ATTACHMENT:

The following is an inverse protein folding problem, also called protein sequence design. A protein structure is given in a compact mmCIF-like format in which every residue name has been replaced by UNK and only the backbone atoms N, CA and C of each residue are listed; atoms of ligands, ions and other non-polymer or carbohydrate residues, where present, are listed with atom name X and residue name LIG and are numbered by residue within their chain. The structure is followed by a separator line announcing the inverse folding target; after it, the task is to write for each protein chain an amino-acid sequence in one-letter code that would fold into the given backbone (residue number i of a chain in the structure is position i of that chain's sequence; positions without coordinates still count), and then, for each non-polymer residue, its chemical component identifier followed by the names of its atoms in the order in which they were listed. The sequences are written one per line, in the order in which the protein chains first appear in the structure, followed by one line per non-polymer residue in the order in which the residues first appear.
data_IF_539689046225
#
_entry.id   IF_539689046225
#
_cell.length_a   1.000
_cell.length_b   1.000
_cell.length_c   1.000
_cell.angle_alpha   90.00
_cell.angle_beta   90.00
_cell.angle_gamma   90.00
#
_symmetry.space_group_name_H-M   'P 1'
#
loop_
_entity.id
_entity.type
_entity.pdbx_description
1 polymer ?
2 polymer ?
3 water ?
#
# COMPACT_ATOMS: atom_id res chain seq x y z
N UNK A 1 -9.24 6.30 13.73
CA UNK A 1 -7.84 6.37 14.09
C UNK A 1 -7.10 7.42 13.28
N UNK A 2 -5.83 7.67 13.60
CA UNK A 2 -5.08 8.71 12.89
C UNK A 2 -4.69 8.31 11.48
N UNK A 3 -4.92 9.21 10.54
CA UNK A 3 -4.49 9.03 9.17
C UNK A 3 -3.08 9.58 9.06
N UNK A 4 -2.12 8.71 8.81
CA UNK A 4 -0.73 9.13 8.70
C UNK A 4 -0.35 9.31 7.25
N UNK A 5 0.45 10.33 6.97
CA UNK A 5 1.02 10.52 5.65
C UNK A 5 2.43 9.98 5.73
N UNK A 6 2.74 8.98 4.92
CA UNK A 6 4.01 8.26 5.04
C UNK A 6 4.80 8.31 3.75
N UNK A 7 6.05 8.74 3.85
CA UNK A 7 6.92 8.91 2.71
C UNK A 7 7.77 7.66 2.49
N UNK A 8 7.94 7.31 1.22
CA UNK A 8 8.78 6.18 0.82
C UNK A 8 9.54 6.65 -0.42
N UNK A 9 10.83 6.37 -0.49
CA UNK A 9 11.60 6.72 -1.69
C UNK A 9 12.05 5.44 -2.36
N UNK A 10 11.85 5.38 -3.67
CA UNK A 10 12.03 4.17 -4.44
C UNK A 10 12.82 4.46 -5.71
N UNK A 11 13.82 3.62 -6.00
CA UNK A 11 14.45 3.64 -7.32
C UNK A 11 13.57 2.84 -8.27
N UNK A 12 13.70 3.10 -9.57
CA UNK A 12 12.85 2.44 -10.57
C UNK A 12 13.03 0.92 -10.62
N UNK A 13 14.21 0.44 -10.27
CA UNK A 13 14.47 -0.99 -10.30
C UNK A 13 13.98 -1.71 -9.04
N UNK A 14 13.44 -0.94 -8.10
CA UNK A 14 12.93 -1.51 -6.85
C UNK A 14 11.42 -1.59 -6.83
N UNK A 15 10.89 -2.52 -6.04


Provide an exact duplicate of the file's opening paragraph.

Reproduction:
The following is an inverse protein folding problem, also called protein sequence design. A protein structure is given in a compact mmCIF-like format in which every residue name has been replaced by UNK and only the backbone atoms N, CA and C of each residue are listed; atoms of ligands, ions and other non-polymer or carbohydrate residues, where present, are listed with atom name X and residue name LIG and are numbered by residue within their chain. The structure is followed by a separator line announcing the inverse folding target; after it, the task is to write for each protein chain an amino-acid sequence in one-letter code that would fold into the given backbone (residue number i of a chain in the structure is position i of that chain's sequence; positions without coordinates still count), and then, for each non-polymer residue, its chemical component identifier followed by the names of its atoms in the order in which they were listed. The sequences are written one per line, in the order in which the protein chains first appear in the structure, followed by one line per non-polymer residue in the order in which the residues first appear.